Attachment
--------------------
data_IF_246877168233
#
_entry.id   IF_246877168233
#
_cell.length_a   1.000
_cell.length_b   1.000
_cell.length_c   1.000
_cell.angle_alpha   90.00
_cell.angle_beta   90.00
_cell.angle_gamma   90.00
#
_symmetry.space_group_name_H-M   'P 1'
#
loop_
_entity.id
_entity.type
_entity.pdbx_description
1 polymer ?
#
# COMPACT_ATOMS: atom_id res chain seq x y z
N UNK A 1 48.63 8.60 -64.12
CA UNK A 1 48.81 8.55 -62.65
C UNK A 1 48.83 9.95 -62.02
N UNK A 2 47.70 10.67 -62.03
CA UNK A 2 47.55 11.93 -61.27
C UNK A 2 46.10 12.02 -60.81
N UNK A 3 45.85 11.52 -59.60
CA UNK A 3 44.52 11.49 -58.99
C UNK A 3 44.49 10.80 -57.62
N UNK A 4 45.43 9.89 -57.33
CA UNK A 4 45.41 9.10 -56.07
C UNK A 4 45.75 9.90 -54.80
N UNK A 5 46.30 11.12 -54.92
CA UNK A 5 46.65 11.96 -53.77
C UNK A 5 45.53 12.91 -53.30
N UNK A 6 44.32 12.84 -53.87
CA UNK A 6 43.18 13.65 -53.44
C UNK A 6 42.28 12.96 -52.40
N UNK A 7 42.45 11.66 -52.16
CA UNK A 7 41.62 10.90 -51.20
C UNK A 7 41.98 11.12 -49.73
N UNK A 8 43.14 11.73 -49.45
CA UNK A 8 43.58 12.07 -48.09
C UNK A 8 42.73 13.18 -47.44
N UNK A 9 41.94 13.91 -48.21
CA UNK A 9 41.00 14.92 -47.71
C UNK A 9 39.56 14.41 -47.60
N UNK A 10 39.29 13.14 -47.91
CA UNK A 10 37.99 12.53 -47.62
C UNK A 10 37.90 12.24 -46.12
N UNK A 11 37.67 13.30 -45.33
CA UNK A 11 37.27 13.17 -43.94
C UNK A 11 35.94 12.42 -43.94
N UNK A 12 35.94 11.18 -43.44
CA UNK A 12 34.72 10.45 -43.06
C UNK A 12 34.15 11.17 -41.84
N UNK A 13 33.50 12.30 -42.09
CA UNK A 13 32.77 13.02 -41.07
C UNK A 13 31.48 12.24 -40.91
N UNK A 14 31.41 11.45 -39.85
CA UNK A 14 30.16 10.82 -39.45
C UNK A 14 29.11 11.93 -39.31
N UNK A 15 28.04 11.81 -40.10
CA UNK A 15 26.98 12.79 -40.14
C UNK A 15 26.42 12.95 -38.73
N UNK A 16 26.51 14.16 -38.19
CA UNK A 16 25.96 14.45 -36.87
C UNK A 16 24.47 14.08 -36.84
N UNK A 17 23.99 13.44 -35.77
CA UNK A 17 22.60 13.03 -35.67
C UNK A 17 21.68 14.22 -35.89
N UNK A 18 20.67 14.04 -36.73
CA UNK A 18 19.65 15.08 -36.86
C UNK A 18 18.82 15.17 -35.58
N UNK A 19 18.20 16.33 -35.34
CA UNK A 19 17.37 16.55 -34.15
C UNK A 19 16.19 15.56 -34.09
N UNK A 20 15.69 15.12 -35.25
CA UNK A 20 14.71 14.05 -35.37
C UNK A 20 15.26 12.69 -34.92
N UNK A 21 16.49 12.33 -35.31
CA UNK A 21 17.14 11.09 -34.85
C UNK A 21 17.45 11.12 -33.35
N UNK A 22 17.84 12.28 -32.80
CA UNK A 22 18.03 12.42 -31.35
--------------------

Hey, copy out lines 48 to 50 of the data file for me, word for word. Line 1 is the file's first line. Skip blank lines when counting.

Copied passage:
N UNK A 10 39.29 13.14 -47.91
CA UNK A 10 37.99 12.53 -47.62
C UNK A 10 37.90 12.24 -46.12